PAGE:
There are some plants that you just can’t seem to grow no matter the effort. You love them too much to quit, though. So you keep fighting the good fight. I am not talking about the plants that are just outside your zone and die with each passing winter. I am referring to plants that you see growing to perfection in your friend’s yard. So it should be just as easy for you, right?
This plant for me is the Cattleya and Miltonia orchids. Cymbidiums flower for me – in the ground without issue. I can get Epidendrums to flower, but then again, who can’t? I can grow Cattleyas in my greenhouse without any issue. I can also grow them in a hanging pot outside. But any time I try to mount one on a tree, it never seemed to work out. They either died a slow death or they simply never flowered.
I must have had seven years under my belt trying to grow Cattleya and Miltonia orchids mounted on a tree. Why the effort? Because there are few things that say “tropical” like epiphytes growing in the garden. Especially one with such magnificent flowers that can be noticed across the yard. I doubt there is any other plant for which I would subject myself to seven years of failure.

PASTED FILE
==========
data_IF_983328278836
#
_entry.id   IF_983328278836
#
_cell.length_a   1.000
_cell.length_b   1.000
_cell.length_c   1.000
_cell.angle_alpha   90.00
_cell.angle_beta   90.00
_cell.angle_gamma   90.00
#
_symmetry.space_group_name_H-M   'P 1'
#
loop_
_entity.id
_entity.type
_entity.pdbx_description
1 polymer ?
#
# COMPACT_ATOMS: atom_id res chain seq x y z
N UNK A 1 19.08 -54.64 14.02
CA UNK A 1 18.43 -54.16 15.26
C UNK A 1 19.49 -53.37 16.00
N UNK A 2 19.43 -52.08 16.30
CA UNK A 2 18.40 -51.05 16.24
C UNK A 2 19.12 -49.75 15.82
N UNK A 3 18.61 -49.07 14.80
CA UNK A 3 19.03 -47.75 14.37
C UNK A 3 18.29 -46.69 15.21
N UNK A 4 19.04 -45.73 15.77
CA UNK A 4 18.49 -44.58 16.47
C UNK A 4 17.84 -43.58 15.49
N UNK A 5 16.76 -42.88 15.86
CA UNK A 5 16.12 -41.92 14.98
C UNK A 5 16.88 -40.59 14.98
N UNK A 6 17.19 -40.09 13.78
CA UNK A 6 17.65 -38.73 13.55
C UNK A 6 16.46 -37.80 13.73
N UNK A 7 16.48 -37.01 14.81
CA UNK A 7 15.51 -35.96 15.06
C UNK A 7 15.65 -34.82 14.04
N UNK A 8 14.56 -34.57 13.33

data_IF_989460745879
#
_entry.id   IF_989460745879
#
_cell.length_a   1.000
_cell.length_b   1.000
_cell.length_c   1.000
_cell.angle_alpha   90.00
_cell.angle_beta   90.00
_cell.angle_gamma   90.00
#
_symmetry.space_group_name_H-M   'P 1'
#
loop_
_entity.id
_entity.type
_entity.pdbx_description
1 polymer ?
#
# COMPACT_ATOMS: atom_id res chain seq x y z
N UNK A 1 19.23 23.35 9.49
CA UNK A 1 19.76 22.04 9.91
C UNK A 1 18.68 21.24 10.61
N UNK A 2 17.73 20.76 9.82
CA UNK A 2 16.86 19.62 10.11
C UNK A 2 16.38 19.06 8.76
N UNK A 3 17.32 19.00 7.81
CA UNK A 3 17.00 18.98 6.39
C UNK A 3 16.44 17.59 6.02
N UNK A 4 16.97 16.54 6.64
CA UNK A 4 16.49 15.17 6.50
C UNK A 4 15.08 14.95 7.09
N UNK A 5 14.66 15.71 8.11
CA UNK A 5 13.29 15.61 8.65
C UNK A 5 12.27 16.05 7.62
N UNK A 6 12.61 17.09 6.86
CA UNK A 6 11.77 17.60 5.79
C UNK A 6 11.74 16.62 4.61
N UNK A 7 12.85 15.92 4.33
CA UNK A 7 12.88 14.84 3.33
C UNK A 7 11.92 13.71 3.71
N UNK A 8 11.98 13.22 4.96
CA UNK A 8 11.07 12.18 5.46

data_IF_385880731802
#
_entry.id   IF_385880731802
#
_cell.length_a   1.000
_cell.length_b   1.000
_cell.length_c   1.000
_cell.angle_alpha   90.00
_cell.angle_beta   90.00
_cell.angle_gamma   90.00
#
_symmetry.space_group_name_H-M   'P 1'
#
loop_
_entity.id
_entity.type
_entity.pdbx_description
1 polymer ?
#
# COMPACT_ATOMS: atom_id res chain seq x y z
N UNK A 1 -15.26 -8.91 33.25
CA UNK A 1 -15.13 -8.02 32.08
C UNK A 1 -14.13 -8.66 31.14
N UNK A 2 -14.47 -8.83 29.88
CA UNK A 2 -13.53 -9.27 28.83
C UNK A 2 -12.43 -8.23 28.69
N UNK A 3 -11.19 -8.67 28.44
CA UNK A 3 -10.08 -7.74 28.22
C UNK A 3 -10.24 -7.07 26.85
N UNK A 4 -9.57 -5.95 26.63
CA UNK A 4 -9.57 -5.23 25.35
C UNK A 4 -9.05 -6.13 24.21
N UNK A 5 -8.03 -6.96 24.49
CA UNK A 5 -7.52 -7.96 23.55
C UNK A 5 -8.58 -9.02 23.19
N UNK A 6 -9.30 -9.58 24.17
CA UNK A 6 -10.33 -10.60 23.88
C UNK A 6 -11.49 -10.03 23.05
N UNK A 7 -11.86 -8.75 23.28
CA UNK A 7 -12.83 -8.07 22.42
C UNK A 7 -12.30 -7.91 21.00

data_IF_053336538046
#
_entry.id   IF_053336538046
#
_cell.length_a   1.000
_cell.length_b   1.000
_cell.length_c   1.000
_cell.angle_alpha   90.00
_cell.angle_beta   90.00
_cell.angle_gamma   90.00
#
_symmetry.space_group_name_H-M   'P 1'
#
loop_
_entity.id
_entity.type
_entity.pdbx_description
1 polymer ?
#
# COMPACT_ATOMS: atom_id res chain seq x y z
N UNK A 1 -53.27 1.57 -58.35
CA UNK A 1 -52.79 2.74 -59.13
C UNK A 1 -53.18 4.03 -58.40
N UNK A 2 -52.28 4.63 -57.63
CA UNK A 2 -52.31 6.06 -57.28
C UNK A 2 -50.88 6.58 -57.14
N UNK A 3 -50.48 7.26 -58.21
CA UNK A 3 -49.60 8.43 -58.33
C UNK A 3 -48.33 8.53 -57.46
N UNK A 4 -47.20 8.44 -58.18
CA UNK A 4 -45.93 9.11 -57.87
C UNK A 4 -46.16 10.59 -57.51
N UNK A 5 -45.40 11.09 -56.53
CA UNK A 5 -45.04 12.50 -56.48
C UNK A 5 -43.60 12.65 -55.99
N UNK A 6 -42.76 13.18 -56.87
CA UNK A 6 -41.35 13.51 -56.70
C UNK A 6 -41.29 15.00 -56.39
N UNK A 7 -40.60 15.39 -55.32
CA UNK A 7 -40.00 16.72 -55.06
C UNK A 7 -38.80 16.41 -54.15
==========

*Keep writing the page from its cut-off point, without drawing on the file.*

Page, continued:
Obviously this story has a happy ending. And here it is:
To my surprise, my Cattleya “Chocolate Drop” cross flowered recently. I know orchid growers love their long, crazy nomenclature, so I apologize that I don’t recall the exact name for this one. Just be happy I remembered it had “Chocolate Drop” on the tag, considering it had about 4 other “x”s (crosses) in it. Regardless, I am ecstatic with the results. This Cattleya has four bloom spikes on it. So it is really happy finally.
So why did it bloom this year? I only changed one variable to reverse my seven years of poor culture. It has been watered and fertilized the same amounts through the years. My lucky break came when a skilled orchid grower visiting my garden told me to allow more light to reach it. I had always incorrectly believed they wanted mostly shade. So it felt odd to cut out a bunch of the branches from the Schefflera arboricola “Variegata” on which it is mounted. It now gets close to four hours of sun in the summers and maybe two hours in the winter. What a game changer that advice turned out to be for me.
One of my Cattleyas blooming wasn’t the only success story to share with you in this post. My unknown Miltonia orchid bloomed as well. I was sure I was going to lose this plant two years ago. But after trimming up a large Magnolia champaca that shaded out most of the garden where the Miltonia is growing, it too rewarded me this winter with flowers. This orchid is going on the trunk of a Cyathea cooperi.
Now that I have a better idea of how to grow Cattleya and Miltonia orchids, I will be visiting a few local orchid nurseries to add some more to my garden. With what seems to be endless possibilities in flower color, this could keep me busy for a very long time. Now I just need to find more volunteers in the garden where I can mount the orchids.